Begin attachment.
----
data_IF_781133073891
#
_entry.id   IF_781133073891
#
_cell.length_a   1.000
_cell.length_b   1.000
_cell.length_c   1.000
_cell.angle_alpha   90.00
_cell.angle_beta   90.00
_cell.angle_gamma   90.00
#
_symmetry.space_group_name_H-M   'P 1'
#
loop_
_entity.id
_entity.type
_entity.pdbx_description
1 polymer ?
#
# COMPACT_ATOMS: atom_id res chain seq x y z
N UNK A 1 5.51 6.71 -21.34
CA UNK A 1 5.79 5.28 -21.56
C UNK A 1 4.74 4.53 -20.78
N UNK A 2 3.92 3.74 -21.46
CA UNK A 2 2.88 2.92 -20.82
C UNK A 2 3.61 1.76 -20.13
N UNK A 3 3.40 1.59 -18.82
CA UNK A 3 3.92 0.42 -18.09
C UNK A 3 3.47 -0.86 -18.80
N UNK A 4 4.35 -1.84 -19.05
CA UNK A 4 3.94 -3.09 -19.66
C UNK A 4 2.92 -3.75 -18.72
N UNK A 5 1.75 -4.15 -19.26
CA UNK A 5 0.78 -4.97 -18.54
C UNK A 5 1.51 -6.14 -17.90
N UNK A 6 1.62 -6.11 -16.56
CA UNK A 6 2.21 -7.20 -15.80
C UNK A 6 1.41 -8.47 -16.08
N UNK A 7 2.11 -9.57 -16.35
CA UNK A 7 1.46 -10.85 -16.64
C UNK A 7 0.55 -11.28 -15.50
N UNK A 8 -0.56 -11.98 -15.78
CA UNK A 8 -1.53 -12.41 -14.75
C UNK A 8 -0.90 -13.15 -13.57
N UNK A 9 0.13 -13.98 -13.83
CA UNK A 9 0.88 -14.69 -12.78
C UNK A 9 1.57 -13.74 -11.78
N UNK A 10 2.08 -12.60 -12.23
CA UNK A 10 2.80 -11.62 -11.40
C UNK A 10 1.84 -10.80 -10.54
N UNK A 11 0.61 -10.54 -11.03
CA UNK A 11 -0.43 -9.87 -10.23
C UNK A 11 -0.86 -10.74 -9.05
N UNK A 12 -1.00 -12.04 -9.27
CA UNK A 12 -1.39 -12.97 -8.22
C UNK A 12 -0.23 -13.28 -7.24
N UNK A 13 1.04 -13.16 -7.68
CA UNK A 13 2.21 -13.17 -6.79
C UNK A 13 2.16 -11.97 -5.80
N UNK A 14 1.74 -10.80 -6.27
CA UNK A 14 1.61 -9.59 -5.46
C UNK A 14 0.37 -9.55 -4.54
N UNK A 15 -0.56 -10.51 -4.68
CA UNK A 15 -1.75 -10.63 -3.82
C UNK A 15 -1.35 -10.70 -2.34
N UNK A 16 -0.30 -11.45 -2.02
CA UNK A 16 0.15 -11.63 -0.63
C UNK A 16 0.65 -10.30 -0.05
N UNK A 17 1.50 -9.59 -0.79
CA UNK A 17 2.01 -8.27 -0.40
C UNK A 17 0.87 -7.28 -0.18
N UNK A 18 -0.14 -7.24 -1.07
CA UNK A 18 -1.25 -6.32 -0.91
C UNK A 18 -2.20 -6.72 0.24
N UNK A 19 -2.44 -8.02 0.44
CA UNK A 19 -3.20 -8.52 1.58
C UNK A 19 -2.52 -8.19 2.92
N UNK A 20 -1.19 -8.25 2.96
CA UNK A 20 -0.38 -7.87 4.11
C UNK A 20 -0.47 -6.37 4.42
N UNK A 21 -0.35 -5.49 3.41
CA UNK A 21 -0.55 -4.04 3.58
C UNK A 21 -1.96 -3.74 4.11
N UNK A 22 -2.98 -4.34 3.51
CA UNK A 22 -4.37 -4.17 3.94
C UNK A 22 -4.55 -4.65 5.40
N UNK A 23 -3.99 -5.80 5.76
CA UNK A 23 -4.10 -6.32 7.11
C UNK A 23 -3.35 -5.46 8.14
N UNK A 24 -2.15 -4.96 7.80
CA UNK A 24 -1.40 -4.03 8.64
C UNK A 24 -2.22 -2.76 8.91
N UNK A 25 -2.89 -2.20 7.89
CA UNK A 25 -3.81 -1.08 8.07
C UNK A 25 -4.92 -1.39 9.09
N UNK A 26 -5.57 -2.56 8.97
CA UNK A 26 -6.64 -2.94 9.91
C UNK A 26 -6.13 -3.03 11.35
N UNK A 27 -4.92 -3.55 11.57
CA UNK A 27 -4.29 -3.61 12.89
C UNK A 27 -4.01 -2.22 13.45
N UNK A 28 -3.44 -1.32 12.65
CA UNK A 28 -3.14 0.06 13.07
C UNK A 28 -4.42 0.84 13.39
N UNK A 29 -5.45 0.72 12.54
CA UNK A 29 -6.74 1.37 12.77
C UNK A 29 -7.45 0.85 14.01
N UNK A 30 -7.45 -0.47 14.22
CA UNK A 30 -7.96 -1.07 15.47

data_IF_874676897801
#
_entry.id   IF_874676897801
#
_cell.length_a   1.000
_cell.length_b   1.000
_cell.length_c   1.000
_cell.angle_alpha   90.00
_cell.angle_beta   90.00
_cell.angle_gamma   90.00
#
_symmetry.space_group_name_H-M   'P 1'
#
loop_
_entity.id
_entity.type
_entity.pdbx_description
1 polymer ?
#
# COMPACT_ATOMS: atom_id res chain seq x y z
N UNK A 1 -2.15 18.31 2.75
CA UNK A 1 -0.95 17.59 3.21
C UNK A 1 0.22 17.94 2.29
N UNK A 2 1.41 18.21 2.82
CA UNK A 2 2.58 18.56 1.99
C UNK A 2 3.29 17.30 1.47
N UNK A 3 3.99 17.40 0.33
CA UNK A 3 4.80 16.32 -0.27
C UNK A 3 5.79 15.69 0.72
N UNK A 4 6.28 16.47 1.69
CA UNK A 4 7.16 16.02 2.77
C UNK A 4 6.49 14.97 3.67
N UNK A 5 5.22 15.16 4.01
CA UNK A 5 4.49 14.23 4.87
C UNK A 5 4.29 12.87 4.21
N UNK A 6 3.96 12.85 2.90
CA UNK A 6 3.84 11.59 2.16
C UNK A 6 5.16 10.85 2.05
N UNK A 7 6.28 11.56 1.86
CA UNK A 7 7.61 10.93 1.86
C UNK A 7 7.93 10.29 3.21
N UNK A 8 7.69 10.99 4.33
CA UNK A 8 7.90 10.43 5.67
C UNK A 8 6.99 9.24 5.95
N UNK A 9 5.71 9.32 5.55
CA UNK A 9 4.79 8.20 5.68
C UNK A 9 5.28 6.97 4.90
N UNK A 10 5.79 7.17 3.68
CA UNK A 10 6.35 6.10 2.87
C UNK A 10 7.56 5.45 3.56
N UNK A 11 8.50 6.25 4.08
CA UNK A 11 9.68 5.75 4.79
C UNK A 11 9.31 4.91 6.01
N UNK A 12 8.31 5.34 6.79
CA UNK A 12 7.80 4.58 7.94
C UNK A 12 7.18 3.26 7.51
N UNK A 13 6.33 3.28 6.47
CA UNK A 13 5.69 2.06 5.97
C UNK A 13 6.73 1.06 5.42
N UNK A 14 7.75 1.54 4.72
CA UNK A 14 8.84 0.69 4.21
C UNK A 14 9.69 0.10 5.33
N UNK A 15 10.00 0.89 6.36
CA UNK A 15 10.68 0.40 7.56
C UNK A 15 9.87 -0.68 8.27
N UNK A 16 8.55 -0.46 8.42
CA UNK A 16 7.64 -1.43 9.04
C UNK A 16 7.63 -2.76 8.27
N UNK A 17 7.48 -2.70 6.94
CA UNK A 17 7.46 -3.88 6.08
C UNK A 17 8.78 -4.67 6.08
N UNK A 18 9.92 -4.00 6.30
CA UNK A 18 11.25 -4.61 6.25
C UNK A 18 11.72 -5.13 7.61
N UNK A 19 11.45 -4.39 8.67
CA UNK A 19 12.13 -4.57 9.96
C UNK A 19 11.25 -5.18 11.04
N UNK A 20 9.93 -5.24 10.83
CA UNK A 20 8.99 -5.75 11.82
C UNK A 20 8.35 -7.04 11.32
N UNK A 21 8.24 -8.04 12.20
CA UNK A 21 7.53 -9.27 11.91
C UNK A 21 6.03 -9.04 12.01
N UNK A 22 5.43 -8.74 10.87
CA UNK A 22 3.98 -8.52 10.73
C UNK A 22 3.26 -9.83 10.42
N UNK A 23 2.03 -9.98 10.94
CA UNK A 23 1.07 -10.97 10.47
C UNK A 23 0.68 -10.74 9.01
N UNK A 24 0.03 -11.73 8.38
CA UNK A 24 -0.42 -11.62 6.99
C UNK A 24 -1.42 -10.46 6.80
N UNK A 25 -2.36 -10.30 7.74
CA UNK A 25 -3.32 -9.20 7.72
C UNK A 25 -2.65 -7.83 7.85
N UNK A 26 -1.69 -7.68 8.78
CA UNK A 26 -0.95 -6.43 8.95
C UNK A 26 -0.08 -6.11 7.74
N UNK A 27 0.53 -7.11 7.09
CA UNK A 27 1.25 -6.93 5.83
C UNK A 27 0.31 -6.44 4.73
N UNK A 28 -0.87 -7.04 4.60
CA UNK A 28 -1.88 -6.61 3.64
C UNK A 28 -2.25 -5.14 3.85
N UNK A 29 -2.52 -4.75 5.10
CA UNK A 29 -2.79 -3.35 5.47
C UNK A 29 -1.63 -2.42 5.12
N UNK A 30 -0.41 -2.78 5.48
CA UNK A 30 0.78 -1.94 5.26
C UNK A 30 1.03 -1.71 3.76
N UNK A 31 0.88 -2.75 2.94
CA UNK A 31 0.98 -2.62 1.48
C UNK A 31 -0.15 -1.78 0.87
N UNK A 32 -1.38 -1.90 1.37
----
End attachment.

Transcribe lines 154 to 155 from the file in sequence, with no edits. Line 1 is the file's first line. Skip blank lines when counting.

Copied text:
N UNK A 9 5.71 9.32 5.55
CA UNK A 9 4.79 8.20 5.68